Since my computer was pronounced dead in Canada, I needed to get a new one. This was going to be a sizable purchase, so I decided to go to the Apple Store at the Christiana Mall in Delaware, the Land of No Sales Tax.
The trip was successful! A new Little Computer was acquired, as well as some other sale-tax-free items, and I got to hang out with Delaware friends Heather and Dan!
The annual meeting of the Canadian Association for Conservation of Cultural Property was held in Ottawa this year. Living in Ottawa and working in conservation, I had heard a fair bit about the special session on public outreach that was planned for the conference, and I was very interested in attending. It also gave me a good reason to go back to Ottawa and hang out with some old friends and colleagues.
A group of Young Conservators, all former or current interns at the ThinkTank, after the conference attendees dinner at the tony Chateau Laurier.
Can you believe that I worked here? (at the National Gallery of Canada)
I had business at the ThinkTank as well. They had just hosted two big workshops (related to the CAC conference) and had their propaganda booth set up outside the staff lunchroom.
Hold up! Who is that wearing the respirator, doing something crazy?
And now for the trials and tribulations:
Crazy stuff always happens whenever Supervisor Greg and I are in the same place. Saturday morning Green Car (my car) died in the parking lot of the ThinkTank - where I was supposed to be giving Supervisor Greg a lift to a garage, where he could pick up his own car. Anyway, as it turned out, Green Car was not driving anywhere on its own power. The Canadian version of AAA was called and Green Car was taken via tow-truck to the garage. Later in the afternoon, during the conference's afternoon break, the diagnosis came. The fuel pump was broken, and I'd be in Canada for at least three more days until Green Car was up-and-running.
That very evening, my Little White Computer died. It made a froze, made a funny clicking sound, and died. I laid on the floor and sulked. The next day I walked it down to the Apple Store in the Rideau Center, where the Geniuses proceeded to confirm my fears. Totally dead. Hard drive failure. Wahhhh.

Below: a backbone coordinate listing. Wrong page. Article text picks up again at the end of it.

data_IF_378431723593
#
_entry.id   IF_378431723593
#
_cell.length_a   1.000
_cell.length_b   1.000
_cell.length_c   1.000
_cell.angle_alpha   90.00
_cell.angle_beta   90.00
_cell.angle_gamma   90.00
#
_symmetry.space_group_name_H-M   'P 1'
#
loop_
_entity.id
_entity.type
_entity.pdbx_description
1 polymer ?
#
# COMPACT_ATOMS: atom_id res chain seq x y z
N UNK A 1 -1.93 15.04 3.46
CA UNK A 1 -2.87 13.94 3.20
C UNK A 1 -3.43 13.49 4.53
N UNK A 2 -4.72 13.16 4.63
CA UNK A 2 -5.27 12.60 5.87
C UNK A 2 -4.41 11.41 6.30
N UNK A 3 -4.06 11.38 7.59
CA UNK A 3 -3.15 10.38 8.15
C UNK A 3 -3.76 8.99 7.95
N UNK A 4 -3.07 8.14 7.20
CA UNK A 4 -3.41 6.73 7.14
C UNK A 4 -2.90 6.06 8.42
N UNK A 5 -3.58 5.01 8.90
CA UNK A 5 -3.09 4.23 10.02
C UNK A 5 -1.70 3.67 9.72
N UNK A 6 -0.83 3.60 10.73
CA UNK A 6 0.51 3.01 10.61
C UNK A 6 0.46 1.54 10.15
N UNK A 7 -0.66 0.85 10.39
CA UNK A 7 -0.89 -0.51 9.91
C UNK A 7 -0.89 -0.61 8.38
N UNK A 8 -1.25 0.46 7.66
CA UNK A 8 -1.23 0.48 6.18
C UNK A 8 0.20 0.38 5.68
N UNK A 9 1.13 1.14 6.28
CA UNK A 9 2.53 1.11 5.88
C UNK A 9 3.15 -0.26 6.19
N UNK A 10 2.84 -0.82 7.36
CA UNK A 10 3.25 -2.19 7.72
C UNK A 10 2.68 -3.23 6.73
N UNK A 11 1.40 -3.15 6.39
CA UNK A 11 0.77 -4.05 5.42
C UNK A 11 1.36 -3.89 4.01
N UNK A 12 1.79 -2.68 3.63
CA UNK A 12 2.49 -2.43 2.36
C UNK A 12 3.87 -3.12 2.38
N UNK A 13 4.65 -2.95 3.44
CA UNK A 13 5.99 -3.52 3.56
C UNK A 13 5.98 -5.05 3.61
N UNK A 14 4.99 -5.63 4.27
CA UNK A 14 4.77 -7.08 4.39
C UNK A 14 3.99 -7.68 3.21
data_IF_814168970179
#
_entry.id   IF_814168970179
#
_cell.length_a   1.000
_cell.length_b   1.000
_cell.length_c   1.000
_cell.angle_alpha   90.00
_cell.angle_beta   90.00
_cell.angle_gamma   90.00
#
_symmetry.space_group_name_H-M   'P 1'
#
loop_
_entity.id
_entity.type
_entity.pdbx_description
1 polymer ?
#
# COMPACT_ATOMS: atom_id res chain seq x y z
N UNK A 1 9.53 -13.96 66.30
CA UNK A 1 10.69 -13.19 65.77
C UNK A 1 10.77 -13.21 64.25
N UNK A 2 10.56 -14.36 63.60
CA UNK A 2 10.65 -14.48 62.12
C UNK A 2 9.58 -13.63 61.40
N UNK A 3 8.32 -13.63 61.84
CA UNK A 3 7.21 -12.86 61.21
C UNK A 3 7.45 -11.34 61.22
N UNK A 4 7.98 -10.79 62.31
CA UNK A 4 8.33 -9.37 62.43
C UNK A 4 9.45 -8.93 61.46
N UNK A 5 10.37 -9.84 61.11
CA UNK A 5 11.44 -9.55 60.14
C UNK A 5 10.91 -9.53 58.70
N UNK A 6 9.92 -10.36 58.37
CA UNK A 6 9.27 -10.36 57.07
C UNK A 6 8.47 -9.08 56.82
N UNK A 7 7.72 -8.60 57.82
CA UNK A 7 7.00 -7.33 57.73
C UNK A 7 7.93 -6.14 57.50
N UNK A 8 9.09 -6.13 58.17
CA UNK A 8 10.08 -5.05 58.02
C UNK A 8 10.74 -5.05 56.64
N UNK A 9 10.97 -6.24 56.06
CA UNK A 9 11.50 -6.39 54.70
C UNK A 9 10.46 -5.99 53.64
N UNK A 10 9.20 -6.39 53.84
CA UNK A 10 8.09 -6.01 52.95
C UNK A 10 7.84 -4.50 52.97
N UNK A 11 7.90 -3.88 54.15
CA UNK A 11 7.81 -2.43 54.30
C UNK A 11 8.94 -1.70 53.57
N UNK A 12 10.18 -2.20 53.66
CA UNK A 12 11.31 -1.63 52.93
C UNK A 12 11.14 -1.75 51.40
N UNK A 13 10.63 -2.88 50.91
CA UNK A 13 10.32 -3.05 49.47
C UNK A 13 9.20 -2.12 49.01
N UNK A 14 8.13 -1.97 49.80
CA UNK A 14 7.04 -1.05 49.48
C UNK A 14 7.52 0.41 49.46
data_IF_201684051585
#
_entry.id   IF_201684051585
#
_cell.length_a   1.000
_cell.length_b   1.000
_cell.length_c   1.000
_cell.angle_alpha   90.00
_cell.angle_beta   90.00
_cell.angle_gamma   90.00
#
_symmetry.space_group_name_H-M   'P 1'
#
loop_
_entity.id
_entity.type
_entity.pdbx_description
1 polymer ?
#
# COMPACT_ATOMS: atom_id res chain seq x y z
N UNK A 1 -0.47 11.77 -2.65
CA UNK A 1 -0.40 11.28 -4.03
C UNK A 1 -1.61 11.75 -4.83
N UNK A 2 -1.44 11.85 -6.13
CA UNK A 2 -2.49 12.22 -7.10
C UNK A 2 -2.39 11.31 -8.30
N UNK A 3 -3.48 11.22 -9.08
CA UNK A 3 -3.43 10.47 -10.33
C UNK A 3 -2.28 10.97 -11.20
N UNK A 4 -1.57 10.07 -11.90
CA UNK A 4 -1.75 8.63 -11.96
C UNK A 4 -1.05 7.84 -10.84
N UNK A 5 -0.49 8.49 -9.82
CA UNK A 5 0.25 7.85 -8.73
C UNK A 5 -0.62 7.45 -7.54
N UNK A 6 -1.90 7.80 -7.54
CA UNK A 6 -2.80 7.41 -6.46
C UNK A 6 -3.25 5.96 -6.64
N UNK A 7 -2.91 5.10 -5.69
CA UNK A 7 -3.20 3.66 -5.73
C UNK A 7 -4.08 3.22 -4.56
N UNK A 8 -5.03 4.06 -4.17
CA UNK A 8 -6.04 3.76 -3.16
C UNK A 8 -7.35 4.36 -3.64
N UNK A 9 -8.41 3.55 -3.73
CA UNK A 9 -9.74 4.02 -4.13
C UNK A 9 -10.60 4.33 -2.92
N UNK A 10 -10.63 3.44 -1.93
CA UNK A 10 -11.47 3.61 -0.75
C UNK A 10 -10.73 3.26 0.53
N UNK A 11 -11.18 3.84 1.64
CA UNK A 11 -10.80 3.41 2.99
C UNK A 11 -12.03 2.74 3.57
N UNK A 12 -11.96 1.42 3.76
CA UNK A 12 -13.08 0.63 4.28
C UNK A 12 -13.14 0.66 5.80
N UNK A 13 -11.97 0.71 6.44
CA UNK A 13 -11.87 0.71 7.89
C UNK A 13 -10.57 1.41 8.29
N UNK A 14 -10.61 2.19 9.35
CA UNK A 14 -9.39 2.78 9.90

On the positive side, the car-breakdown gave me a bit of a surprise holiday. I got to visit the National Gallery, go to the movies, hang out with my old roomies, and do a bit of shopping.
When everyone (parents, brother, godparents) came to Philly to help me move from Chez Headley to the Little Apartment, it was on one of the hottest weekends (so far) of the year. Chez Headley is about to undergo a massive phase of destruction, and being that my fellowship has been extended for a second year, it seemed like an optimum time for a potential move. Specifically to someplace close enough for me to walk every where I want to go. (No SEPTA wanted.)
After the move, which thankfully happened during Philly Beer Week 2010, we spent a bit of time taking in the Old City Revolutionary-Era Philadelphia Sites. Treading where Ben Franklin trod. And whatnot.
The Liberty Bell.
In the Visitors' Center where the Liberty Bell is housed, there is an exhibit detailing the history of the bell. At one point, a disembodied voice says, inspirationally, "Why are we so entranced by the Liberty Bell?" Having gazed upon it, then answer to that question is: I have no idea.
Try explaining this to a Canadian: "Ummm... well... it's a musical version of the creation of the Declaration of Independence." Supervisor Greg thought I was joking. Once he figured out that I wasn't, his response was, "Only in America."
The final photographer discussed at the Special Event was Linnaeus Tripe (his father really liked scientific classification). Tripe (April 14, 1822 – March 2, 1902) was born in England and sent to the East India Company as a young man. He started dabbling in photography between 1850 and 1854, where he was on a sick leave. He likely attended the same 1851 Great Exhibition that got Roger Fenton into photography.
When his health returned and he was sent back to India, Tripe began working as an official government photographer, producing images of a British trip to Burma and of important architectural structures throughout southern India. Unfortunately for Tripe, this appointment only lasted for a few years, after which the entire government-sponsored photography program was abandoned. Tripe may have continued photographing after this, but not to the extent that he did while being sponsored.
Arcade in Quadrangle, from the album Photographs of Madura: Part IV, South India, 1858, no. IS.41:4-1889, Victoria and Albert Museum
The East Gopuram of the Great Pagoda, from the album, Photographs of Madura: Part III, South India, 1858, no. IS.40:2-1889, Victoria and Albert Museum